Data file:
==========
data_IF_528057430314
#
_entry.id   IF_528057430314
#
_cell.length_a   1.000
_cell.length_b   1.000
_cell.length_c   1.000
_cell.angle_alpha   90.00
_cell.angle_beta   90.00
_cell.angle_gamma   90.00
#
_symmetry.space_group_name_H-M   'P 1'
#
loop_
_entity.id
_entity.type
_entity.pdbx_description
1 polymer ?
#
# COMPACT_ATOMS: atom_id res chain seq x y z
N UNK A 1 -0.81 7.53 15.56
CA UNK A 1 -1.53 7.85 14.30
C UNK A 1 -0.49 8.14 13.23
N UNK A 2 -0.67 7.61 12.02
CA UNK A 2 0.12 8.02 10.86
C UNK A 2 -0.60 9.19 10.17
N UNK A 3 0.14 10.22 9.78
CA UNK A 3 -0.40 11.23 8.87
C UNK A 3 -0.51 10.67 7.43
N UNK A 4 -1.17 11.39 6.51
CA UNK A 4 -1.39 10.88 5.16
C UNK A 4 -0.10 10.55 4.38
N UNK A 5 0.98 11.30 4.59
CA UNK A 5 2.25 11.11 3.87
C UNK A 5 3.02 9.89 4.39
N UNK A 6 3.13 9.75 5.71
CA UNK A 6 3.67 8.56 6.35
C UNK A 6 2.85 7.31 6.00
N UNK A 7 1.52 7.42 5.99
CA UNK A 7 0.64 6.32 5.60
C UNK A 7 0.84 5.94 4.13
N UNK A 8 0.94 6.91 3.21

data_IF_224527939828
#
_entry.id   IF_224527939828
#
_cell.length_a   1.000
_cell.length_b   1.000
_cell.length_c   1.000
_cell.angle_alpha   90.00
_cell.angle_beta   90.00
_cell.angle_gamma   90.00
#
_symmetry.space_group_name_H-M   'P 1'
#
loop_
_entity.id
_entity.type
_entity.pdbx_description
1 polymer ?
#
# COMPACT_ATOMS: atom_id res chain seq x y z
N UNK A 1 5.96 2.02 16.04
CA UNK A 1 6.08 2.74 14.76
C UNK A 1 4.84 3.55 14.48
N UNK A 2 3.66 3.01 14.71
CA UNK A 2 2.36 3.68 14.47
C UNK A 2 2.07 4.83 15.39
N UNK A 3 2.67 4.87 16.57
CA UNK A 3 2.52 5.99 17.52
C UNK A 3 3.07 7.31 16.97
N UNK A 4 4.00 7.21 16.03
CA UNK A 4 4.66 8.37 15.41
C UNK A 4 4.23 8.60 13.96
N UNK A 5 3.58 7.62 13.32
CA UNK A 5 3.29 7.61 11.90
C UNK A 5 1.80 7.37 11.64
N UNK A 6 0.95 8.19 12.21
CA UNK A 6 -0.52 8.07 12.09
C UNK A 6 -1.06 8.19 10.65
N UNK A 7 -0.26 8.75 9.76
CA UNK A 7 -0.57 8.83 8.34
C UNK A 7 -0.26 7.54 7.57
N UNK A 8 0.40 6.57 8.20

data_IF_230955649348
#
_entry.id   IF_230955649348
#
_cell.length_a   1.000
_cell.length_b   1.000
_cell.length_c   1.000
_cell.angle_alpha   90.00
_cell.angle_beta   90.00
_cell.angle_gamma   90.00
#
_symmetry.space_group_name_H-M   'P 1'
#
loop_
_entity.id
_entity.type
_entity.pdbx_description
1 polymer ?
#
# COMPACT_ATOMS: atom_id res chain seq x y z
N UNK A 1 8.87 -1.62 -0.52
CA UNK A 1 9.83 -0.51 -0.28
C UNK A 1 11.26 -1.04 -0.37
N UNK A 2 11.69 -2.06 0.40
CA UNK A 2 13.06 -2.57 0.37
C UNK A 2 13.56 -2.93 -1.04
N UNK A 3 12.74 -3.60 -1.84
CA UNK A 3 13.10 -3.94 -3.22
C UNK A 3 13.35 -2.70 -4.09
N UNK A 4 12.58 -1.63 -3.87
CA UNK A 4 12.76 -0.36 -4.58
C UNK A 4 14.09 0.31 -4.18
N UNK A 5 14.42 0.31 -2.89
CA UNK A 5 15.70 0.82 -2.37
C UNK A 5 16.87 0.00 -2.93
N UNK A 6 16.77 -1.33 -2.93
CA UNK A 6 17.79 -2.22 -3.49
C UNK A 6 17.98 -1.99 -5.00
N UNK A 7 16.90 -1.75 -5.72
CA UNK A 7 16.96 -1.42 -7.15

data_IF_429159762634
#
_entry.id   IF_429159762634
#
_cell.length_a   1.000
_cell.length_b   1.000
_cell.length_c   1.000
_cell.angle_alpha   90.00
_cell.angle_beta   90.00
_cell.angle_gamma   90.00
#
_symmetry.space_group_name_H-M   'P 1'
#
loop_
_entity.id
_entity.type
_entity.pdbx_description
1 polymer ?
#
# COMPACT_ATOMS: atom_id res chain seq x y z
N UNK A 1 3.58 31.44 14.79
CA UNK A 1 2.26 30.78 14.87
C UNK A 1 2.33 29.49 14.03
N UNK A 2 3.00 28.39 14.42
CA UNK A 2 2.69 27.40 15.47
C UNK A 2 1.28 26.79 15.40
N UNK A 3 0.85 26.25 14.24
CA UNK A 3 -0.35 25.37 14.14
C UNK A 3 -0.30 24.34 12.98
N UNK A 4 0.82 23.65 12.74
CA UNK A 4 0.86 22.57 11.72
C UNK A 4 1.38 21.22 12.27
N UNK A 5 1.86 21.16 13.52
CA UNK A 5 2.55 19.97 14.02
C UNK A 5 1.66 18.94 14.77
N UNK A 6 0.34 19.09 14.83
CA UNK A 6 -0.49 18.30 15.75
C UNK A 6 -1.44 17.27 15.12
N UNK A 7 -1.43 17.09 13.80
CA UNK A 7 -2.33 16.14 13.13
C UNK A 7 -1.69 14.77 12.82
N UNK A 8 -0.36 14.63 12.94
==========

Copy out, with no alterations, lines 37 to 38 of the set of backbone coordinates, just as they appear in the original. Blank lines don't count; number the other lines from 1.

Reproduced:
CA UNK A 6 3.67 8.56 6.35
C UNK A 6 2.85 7.31 6.00